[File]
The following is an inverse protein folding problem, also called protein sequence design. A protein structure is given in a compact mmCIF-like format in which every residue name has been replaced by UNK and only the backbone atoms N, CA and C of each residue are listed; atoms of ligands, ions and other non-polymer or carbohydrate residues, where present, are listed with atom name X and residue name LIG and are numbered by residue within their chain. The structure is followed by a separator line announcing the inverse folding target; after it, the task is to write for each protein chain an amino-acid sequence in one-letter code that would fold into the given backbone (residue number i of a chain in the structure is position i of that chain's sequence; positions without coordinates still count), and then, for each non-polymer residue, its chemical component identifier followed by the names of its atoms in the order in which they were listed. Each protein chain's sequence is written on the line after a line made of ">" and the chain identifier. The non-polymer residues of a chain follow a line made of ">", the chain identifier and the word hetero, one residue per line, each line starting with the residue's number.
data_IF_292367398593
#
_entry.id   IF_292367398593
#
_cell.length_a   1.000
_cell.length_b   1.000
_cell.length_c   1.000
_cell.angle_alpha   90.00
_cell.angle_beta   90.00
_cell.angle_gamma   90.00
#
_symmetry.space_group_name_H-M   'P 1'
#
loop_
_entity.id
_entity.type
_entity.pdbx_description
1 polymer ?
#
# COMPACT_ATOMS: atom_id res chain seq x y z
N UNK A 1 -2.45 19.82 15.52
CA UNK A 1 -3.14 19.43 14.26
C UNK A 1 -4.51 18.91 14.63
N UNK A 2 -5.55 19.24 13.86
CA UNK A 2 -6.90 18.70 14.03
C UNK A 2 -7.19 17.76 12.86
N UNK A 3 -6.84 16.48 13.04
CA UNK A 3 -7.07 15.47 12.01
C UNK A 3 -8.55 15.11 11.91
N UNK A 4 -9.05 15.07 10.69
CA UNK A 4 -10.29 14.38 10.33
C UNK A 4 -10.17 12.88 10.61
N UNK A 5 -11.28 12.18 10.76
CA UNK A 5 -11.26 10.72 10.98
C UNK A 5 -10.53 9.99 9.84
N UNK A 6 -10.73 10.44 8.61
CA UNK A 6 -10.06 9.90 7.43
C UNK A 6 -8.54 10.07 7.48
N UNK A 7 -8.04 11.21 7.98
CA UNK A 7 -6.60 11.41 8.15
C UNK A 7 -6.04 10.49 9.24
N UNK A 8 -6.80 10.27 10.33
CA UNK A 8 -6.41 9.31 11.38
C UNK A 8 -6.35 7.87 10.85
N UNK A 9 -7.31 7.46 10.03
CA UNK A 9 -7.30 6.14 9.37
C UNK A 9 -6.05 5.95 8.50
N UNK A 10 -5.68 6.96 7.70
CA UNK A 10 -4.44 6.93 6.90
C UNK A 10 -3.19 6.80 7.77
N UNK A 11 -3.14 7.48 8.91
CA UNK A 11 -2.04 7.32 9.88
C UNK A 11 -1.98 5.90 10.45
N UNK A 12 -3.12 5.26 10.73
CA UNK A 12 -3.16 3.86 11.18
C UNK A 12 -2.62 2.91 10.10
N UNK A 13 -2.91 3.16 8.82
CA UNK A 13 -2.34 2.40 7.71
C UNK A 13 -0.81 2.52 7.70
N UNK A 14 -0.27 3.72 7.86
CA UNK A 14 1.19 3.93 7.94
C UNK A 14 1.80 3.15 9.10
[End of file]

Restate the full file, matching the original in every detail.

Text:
The following is an inverse protein folding problem, also called protein sequence design. A protein structure is given in a compact mmCIF-like format in which every residue name has been replaced by UNK and only the backbone atoms N, CA and C of each residue are listed; atoms of ligands, ions and other non-polymer or carbohydrate residues, where present, are listed with atom name X and residue name LIG and are numbered by residue within their chain. The structure is followed by a separator line announcing the inverse folding target; after it, the task is to write for each protein chain an amino-acid sequence in one-letter code that would fold into the given backbone (residue number i of a chain in the structure is position i of that chain's sequence; positions without coordinates still count), and then, for each non-polymer residue, its chemical component identifier followed by the names of its atoms in the order in which they were listed. Each protein chain's sequence is written on the line after a line made of ">" and the chain identifier. The non-polymer residues of a chain follow a line made of ">", the chain identifier and the word hetero, one residue per line, each line starting with the residue's number.
data_IF_292367398593
#
_entry.id   IF_292367398593
#
_cell.length_a   1.000
_cell.length_b   1.000
_cell.length_c   1.000
_cell.angle_alpha   90.00
_cell.angle_beta   90.00
_cell.angle_gamma   90.00
#
_symmetry.space_group_name_H-M   'P 1'
#
loop_
_entity.id
_entity.type
_entity.pdbx_description
1 polymer ?
#
# COMPACT_ATOMS: atom_id res chain seq x y z
N UNK A 1 -2.45 19.82 15.52
CA UNK A 1 -3.14 19.43 14.26
C UNK A 1 -4.51 18.91 14.63
N UNK A 2 -5.55 19.24 13.86
CA UNK A 2 -6.90 18.70 14.03
C UNK A 2 -7.19 17.76 12.86
N UNK A 3 -6.84 16.48 13.04
CA UNK A 3 -7.07 15.47 12.01
C UNK A 3 -8.55 15.11 11.91
N UNK A 4 -9.05 15.07 10.69
CA UNK A 4 -10.29 14.38 10.33
C UNK A 4 -10.17 12.88 10.61
N UNK A 5 -11.28 12.18 10.76
CA UNK A 5 -11.26 10.72 10.98
C UNK A 5 -10.53 9.99 9.84
N UNK A 6 -10.73 10.44 8.61
CA UNK A 6 -10.06 9.90 7.43
C UNK A 6 -8.54 10.07 7.48
N UNK A 7 -8.04 11.21 7.98
CA UNK A 7 -6.60 11.41 8.15
C UNK A 7 -6.04 10.49 9.24
N UNK A 8 -6.80 10.27 10.33
CA UNK A 8 -6.41 9.31 11.38
C UNK A 8 -6.35 7.87 10.85
N UNK A 9 -7.31 7.46 10.03
CA UNK A 9 -7.30 6.14 9.37
C UNK A 9 -6.05 5.95 8.50
N UNK A 10 -5.68 6.96 7.70
CA UNK A 10 -4.44 6.93 6.90
C UNK A 10 -3.19 6.80 7.77
N UNK A 11 -3.14 7.48 8.91
CA UNK A 11 -2.04 7.32 9.88
C UNK A 11 -1.98 5.90 10.45
N UNK A 12 -3.12 5.26 10.73
CA UNK A 12 -3.16 3.86 11.18
C UNK A 12 -2.62 2.91 10.10
N UNK A 13 -2.91 3.16 8.82
CA UNK A 13 -2.34 2.40 7.71
C UNK A 13 -0.81 2.52 7.70
N UNK A 14 -0.27 3.72 7.86
CA UNK A 14 1.19 3.93 7.94
C UNK A 14 1.80 3.15 9.10